Does housing first work? - Hawaii News Now - KGMB and KHNL

Does housing first work?

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HONOLULU (HawaiiNewsNow) -

Rick Peterson suffers from bipolar disorder. When he's not on his medication he feels chained.

"Depression, hopeless, helpless, worthless. But this is enhanced, like on steroids," he said.

Peterson found refuge at Safe Haven - Mental Health Kokua. The transitional center houses severely mentally ill homeless in a dormitory style setting. Treatment is encouraged and nearly always accepted.

"Over time, with the ongoing availability of the supportive services and the relationships that are involved, they will be more open to treatment of all kinds. That's what makes it effective," program director Pamela Menter said.

A study said more than 500 homeless on Oahu are plagued by mental illness and substance abuse. They are off medication and out of treatment.

Mayor Kirk Caldwell plans to use a Housing First model to help about 100 chronic homeless over the next two years.

When Safe Haven found Maria Guillory she was sleeping outside the Honolulu Zoo and begging at ABC stores for food. She said having a roof over her head made all the difference.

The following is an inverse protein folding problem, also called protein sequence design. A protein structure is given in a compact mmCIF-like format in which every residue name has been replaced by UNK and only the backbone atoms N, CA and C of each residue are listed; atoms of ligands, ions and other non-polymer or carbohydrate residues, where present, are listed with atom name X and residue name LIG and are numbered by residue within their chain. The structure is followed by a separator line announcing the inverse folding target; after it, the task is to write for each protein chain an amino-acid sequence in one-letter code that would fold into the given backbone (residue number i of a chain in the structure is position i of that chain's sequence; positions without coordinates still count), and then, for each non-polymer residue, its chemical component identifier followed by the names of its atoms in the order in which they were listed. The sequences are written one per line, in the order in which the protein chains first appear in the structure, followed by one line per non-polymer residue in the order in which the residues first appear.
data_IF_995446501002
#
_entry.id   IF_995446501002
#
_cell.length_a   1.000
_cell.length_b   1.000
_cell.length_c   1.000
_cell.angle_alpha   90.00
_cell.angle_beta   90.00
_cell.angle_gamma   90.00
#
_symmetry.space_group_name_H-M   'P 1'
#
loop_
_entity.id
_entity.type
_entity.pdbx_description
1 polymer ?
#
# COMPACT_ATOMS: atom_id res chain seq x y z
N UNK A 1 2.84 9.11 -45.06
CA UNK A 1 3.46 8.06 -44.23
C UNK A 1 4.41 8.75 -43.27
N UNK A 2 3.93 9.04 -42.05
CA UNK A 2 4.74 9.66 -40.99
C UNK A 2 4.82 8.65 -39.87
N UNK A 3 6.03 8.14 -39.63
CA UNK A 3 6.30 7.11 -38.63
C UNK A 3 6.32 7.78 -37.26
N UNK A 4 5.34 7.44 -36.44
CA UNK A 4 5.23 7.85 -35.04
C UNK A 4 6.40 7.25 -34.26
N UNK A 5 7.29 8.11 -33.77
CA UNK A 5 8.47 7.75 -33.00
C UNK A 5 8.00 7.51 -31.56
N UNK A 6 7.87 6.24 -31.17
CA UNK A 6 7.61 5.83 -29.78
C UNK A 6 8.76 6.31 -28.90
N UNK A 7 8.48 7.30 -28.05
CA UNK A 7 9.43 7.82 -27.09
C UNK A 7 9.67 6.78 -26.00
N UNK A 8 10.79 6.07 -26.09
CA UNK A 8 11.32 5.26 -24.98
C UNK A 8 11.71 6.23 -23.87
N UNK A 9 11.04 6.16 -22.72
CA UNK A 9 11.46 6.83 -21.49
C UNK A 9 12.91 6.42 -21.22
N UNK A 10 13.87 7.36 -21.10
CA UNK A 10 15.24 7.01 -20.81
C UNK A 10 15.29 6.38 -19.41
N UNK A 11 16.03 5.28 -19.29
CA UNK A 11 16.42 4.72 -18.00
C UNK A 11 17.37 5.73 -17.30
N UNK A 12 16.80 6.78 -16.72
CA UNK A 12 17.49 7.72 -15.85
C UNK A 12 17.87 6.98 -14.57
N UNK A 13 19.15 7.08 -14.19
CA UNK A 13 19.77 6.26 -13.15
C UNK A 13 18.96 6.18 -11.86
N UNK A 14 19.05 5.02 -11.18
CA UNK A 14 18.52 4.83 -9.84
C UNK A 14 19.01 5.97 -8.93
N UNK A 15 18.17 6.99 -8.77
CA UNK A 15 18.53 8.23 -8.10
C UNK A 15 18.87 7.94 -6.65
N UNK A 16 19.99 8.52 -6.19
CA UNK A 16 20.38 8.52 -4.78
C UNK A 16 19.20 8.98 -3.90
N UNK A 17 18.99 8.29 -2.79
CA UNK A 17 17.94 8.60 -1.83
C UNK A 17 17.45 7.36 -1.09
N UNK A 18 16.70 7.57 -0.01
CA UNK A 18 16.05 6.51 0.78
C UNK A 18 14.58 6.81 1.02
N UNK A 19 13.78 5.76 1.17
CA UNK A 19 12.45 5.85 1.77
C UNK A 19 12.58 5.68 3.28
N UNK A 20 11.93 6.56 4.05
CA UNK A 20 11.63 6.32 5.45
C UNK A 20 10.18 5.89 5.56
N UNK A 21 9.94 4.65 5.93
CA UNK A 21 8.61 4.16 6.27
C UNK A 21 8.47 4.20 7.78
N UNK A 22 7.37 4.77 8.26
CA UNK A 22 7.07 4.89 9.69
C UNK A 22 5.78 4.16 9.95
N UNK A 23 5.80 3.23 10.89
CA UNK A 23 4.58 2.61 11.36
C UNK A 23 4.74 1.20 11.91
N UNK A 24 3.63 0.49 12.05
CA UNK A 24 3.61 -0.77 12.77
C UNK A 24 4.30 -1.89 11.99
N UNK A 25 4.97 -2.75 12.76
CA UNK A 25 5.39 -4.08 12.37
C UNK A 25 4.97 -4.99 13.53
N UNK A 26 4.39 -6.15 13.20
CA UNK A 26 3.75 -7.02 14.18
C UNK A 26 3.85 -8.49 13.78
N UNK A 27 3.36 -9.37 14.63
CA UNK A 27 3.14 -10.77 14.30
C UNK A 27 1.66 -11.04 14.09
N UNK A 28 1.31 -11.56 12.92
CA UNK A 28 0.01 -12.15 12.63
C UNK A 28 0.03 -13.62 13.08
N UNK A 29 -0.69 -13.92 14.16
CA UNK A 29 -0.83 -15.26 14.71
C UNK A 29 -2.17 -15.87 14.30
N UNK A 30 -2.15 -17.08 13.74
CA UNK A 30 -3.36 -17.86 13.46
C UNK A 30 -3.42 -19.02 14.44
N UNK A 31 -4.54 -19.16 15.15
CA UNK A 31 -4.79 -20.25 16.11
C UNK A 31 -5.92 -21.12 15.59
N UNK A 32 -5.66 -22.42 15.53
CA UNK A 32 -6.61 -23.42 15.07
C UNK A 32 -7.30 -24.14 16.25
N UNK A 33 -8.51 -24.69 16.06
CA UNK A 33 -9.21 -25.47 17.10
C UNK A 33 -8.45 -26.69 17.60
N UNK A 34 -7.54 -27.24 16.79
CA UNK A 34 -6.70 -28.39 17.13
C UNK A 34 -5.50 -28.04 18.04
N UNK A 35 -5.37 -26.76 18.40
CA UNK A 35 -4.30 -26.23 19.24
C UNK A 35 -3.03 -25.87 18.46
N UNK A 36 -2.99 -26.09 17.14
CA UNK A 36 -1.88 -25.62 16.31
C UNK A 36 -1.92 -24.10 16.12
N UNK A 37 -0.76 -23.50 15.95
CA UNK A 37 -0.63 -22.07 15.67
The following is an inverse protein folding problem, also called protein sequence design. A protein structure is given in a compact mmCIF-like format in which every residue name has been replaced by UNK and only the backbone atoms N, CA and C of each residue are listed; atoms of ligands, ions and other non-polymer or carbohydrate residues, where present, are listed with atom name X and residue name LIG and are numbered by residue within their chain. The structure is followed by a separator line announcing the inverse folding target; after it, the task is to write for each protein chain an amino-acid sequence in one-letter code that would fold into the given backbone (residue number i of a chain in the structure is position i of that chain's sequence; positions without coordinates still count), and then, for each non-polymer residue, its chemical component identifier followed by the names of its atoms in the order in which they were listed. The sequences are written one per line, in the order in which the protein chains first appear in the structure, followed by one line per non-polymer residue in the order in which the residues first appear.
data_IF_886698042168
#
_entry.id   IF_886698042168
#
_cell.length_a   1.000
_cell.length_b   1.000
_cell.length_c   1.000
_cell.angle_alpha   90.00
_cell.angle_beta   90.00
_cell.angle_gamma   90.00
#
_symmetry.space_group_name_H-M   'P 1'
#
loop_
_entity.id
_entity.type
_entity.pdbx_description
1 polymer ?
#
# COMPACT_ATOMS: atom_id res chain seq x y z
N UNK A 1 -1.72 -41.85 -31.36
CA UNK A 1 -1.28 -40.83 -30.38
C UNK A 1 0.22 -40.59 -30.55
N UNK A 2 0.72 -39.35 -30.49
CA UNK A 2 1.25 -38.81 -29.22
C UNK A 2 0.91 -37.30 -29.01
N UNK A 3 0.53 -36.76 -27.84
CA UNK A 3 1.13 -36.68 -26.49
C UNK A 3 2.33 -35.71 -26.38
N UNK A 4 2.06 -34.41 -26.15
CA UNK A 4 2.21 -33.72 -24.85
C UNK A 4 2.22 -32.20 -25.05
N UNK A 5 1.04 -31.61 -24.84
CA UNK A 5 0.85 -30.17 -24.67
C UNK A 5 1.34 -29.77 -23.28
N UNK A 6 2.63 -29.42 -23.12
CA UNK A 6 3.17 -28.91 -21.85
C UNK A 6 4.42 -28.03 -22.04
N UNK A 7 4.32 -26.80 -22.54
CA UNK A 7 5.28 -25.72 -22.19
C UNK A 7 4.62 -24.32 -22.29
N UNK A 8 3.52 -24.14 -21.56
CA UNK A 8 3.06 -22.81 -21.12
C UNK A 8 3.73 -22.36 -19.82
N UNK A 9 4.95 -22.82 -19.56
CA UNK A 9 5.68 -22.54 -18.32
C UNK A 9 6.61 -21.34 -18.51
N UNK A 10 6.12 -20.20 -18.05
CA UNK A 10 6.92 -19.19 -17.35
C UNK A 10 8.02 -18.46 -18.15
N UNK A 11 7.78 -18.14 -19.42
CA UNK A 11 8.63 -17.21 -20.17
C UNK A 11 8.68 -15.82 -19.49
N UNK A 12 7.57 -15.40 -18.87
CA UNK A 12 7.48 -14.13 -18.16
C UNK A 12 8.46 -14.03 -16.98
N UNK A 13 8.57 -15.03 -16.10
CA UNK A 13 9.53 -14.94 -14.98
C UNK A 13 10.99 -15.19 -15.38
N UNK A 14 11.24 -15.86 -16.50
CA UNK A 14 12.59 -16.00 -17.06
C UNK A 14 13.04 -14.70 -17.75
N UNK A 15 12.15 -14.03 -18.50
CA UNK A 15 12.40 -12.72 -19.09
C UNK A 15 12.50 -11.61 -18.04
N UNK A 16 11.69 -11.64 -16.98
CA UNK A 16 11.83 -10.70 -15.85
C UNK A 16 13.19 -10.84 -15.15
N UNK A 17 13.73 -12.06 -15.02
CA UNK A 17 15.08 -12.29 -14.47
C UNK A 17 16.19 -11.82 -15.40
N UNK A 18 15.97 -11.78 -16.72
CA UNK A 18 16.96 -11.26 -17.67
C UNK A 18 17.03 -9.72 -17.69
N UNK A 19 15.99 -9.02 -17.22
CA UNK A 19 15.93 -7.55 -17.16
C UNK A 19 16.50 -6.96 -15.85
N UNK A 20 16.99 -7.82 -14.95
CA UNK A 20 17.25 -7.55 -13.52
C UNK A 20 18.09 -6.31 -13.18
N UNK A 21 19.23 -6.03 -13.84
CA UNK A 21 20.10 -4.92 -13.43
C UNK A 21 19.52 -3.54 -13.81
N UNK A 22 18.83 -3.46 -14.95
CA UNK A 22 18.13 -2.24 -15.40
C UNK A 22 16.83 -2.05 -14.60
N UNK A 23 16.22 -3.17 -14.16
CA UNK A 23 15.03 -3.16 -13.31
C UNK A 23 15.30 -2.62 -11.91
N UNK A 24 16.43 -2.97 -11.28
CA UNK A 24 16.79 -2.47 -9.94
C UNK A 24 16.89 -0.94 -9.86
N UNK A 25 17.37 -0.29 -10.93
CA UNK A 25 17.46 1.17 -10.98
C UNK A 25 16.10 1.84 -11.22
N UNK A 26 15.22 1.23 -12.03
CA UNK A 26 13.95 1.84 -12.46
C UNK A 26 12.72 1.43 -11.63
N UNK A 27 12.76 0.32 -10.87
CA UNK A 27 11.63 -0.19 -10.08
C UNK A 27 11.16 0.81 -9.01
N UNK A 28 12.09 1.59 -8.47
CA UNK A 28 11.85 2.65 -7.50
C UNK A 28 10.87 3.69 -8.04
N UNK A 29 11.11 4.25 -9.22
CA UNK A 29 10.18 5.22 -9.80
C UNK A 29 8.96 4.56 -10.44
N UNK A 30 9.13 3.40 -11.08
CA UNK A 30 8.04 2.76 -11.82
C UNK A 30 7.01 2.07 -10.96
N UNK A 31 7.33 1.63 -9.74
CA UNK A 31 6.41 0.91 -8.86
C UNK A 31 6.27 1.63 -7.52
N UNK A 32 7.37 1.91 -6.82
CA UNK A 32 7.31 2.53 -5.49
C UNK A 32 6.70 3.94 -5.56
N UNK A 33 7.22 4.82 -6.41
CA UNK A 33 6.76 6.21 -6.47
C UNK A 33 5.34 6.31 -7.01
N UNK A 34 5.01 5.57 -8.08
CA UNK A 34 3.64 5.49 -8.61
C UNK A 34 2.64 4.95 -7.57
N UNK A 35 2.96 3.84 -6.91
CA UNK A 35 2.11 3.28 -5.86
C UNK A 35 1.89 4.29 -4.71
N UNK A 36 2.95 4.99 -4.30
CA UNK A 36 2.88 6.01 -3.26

"It's so hard to commit to treatment when you're on the streets. You have no stability. You don't know if you're going to wake up in the same spot each day," she said.

"With housing a lot of other things come -- esteem, your self-image, how you project yourself," Peterson said. "Confidence comes. How you deal with society. You don't feel like everyone's judging you when they look at you."

Safe Haven has used the Housing First method for 20 years. Clients have a clean room, showers and three meals a day. When they're ready and they agree, they get treatment. Eventually they're moved into permanent housing.

"They can be guided and supported in following those rules so that they can be a tenant," Menter said. "Their rent gets paid. They maintain the housekeeping and the hygiene and the behavioral issues."

Some doubt that the chronic homeless will come off the street and into the city's care when it begins its Housing First program. Peterson thinks otherwise.

"There are people that would be more than willing. They would run down there to this house. This is a platform, a springboard to maybe a way of life they once had, or maybe a way of life they never had," he said.

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